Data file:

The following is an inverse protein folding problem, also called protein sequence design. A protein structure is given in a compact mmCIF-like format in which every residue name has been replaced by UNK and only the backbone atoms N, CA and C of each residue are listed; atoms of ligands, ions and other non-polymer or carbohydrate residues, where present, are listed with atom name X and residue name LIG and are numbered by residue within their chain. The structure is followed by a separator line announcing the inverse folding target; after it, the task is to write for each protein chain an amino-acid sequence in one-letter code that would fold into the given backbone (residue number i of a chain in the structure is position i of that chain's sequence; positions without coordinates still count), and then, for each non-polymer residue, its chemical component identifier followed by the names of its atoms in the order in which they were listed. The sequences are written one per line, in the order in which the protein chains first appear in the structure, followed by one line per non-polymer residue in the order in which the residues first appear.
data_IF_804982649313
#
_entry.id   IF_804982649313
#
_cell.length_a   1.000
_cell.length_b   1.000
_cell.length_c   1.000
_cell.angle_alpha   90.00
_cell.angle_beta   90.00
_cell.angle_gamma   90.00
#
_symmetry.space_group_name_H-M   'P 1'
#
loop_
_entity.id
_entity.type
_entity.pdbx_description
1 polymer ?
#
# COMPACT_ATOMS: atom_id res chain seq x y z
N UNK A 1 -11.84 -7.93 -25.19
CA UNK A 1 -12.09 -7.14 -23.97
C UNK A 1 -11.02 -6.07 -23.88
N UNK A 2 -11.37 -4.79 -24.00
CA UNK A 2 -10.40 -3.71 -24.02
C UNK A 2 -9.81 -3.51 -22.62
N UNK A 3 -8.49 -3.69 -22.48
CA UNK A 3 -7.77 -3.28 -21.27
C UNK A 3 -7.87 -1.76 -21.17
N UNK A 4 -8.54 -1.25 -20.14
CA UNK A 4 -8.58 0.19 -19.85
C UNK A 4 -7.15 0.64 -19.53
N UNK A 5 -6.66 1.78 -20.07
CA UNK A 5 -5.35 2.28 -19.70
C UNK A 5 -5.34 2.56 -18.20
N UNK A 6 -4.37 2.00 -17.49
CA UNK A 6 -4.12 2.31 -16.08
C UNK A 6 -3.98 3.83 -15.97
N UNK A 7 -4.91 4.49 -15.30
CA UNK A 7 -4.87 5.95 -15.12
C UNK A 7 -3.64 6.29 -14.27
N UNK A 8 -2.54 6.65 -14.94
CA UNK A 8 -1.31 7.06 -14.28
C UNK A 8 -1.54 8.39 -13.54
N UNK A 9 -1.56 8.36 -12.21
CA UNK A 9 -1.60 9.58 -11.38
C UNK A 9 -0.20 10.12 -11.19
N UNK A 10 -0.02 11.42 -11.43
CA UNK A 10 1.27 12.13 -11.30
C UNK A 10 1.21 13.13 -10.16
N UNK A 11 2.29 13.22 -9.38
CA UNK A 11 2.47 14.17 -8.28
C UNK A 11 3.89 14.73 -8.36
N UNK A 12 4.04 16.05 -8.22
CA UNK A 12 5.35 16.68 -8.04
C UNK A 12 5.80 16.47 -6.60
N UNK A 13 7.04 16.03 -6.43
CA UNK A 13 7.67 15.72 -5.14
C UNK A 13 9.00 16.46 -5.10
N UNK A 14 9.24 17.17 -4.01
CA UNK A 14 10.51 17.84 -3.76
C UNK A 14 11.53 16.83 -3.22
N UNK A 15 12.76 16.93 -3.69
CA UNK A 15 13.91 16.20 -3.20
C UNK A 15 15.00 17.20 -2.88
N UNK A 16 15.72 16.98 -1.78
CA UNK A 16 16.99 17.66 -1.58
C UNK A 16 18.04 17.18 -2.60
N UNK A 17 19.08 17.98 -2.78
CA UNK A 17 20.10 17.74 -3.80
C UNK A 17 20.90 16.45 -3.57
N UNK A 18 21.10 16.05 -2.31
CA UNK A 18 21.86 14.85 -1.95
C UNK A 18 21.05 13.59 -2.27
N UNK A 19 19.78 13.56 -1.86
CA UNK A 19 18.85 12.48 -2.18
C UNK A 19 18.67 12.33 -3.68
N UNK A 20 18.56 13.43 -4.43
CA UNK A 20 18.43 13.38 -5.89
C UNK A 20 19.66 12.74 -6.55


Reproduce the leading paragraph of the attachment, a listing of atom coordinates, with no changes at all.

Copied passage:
The following is an inverse protein folding problem, also called protein sequence design. A protein structure is given in a compact mmCIF-like format in which every residue name has been replaced by UNK and only the backbone atoms N, CA and C of each residue are listed; atoms of ligands, ions and other non-polymer or carbohydrate residues, where present, are listed with atom name X and residue name LIG and are numbered by residue within their chain. The structure is followed by a separator line announcing the inverse folding target; after it, the task is to write for each protein chain an amino-acid sequence in one-letter code that would fold into the given backbone (residue number i of a chain in the structure is position i of that chain's sequence; positions without coordinates still count), and then, for each non-polymer residue, its chemical component identifier followed by the names of its atoms in the order in which they were listed. The sequences are written one per line, in the order in which the protein chains first appear in the structure, followed by one line per non-polymer residue in the order in which the residues first appear.